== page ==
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Another Sicily

Another Sicily

George De Stefano (March 24, 2009)
Anthony Fragola
The trailer for "Another Corleone: Another Sicily"

Filmmaker Anthony Fragola documents the island's anti-Mafia movement


Both Hollywood and European cinema have produced countless films about La Cosa Nostra, the Sicilian Mafia. But Anthony Fragola wants to tell another kind of story, not about the Mafia itself but about the Sicilians dedicated to fighting it.

Fragola, a Sicilian American who is a professor of film studies at the University of North Carolina, Greensboro, has completed one documentary film, Un Bellissimo Ricordo (A Beautiful Memory), focusing on Felicia Impastato, the mother of the assassinated anti-Mafia activist Giuseppe “Peppino” Impastato. (Impastato was the subject of director Marco Tullio Giordano’s acclaimed 2000 feature film, I Cento Passi.) Anthony Fragola’s latest documentary is Another Corleone: Another Sicily. The film, a work in progress, examines the anti-Mafia struggle of citizens and activists in the town indelibly linked to the Mafia by The Godfather. In addition to being a filmmaker, Fragola is an author. His short story collection Feast of the Dead (Guernica, 1998) explores Sicilian immigration, culture, and identity. I recently spoke with Professor Fragola about his films, the anti-Mafia movement in Sicily, and his personal commitment to documenting and supporting that movement.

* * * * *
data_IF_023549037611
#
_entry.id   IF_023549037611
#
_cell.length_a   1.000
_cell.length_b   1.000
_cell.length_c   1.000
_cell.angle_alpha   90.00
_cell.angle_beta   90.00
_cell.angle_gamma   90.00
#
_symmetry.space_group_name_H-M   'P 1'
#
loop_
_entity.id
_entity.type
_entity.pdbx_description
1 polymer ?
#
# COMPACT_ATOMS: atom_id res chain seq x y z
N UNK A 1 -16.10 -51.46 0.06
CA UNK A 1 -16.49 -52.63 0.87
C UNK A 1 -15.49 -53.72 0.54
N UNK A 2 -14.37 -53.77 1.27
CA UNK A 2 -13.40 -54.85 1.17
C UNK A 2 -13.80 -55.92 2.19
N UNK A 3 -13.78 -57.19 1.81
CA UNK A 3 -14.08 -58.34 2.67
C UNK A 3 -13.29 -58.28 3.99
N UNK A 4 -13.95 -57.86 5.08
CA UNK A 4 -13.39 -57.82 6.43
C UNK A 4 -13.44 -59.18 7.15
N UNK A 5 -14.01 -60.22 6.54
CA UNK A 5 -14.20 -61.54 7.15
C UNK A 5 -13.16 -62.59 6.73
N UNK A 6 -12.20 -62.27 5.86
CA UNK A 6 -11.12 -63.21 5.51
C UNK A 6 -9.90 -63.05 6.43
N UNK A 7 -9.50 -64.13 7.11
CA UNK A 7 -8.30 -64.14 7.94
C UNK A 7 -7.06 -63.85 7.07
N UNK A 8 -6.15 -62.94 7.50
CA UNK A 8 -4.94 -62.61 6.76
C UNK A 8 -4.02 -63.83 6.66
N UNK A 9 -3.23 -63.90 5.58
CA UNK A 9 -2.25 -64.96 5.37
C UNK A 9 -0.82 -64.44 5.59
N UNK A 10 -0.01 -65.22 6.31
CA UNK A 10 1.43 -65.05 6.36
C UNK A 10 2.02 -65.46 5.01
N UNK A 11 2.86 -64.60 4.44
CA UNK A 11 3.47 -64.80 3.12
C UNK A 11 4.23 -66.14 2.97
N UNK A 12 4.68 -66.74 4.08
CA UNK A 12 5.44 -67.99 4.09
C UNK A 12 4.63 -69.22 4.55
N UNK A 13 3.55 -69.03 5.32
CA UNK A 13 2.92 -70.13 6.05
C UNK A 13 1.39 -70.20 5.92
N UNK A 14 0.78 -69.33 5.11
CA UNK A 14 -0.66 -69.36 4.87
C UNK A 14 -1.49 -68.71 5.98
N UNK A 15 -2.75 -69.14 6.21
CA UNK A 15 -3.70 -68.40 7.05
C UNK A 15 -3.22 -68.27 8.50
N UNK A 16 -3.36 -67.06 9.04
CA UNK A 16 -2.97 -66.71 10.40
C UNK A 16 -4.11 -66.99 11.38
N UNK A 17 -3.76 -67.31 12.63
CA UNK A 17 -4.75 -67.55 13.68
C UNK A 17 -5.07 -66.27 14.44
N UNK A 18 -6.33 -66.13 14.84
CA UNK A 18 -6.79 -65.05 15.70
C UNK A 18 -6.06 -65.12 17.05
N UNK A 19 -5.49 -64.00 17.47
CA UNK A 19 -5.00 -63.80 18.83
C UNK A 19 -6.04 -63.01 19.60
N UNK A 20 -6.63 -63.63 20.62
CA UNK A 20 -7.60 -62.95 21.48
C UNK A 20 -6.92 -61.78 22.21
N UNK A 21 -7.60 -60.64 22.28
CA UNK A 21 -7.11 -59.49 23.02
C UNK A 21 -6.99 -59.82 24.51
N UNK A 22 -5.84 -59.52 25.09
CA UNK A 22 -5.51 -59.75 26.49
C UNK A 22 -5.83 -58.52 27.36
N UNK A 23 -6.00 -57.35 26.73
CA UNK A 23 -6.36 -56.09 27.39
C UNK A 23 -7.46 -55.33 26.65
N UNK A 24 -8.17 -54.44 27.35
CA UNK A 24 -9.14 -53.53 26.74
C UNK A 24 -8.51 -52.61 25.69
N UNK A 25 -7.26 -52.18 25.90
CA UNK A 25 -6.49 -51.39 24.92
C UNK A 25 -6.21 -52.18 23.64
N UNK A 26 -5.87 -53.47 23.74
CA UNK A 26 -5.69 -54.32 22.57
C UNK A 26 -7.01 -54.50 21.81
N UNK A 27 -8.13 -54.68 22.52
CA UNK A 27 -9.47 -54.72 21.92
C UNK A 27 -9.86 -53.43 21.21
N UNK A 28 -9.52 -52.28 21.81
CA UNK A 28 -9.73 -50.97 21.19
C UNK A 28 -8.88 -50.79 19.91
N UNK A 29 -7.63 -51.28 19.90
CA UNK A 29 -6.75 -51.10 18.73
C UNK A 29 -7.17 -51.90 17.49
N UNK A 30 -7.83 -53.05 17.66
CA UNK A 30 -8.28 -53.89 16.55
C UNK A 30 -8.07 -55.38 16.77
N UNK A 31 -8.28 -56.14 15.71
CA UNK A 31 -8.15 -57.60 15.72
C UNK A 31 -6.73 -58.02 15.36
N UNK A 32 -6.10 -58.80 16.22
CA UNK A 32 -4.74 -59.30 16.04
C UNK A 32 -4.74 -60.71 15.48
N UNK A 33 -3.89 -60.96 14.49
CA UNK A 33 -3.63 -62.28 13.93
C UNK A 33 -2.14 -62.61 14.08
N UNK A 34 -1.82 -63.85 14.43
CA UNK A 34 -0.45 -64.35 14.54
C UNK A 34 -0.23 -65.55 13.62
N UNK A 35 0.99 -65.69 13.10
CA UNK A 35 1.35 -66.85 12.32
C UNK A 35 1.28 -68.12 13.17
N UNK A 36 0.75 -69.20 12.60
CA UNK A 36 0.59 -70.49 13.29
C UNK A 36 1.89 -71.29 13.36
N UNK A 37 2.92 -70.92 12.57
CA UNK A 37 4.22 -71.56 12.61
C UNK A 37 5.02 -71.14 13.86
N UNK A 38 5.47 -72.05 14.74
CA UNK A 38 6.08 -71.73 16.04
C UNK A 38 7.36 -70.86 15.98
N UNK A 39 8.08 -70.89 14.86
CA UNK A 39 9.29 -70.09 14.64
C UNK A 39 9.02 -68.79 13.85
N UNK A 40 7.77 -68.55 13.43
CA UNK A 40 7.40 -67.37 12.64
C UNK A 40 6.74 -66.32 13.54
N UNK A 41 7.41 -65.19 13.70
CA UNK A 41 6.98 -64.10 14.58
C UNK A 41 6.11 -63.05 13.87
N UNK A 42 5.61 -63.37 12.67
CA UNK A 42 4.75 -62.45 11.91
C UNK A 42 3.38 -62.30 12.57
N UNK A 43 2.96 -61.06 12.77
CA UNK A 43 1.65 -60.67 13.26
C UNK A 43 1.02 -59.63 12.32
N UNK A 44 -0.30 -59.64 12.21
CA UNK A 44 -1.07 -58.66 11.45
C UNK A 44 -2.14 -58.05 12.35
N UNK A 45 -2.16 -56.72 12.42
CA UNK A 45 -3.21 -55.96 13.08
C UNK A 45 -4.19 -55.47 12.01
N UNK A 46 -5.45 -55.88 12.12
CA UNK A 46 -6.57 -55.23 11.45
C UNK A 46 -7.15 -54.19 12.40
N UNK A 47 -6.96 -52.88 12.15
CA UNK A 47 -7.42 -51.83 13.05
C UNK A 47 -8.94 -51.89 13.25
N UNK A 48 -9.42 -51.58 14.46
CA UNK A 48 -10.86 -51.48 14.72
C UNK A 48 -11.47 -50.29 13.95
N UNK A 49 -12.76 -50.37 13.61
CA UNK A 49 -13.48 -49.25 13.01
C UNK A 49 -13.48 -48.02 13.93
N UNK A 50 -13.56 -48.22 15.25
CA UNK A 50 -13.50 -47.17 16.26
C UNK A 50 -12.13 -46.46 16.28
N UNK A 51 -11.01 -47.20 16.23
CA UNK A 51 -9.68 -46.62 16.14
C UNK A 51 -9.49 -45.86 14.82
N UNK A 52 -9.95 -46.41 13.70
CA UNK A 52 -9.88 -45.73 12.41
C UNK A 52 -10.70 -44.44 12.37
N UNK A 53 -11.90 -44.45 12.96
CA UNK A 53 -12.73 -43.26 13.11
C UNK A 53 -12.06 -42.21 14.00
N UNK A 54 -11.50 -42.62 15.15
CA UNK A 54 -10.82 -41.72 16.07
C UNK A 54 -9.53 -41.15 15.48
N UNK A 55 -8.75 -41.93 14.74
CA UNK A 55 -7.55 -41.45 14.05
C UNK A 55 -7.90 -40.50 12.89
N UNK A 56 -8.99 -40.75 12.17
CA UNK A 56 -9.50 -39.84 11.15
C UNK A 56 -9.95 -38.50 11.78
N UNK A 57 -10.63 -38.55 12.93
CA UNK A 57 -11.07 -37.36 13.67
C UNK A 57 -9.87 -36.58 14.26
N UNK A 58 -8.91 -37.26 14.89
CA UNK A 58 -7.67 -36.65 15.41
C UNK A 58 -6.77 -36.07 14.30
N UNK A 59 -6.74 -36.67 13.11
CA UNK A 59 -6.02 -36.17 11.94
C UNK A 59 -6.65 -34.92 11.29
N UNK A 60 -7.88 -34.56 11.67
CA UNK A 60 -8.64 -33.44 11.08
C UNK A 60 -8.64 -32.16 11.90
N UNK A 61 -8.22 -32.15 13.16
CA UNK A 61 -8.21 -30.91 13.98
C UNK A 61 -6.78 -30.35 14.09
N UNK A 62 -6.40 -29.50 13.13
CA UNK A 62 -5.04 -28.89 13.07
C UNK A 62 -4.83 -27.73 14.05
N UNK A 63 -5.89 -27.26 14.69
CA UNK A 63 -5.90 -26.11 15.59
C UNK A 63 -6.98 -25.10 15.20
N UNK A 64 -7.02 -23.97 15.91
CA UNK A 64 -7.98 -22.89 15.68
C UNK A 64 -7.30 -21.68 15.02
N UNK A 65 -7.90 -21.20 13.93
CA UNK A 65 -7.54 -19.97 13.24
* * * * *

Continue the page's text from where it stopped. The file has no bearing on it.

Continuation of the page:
Anthony Fragola
The flyer of an event featuring Anthony Fragola's work
Felicia Impastato by a picture of her son Peppino, killed by the Mafia
The anti-Mafia association LIBERA
Anti-Mafia demonstrators in Corleone

You have made two documentary films, Un Bellissimo Ricordo, and Another Corleone: Another Sicily, both dealing with la lotta alla Mafia, the anti-Mafia struggle in Sicily. What motivated you to make these films?

I began Un Bellissimo Ricordo because of an interview I read with Felicia Impastato in Donne Siciliane: Quindici storie vere (Sicilian Women: Fifteen True Stories), a book by Giacomo Pilati, published by Coppola Editore in Sicily. I was immediately struck by the courage and resiliency of all those women, and especially that of Felicia Impastato, whose son, Peppino was killed by the Mafia because of his open rebellion against it. What struck me was Felicia's courage, her relentless dedication to bring justice to her son's name, and her transcendent spirit in the face of desolation and isolation.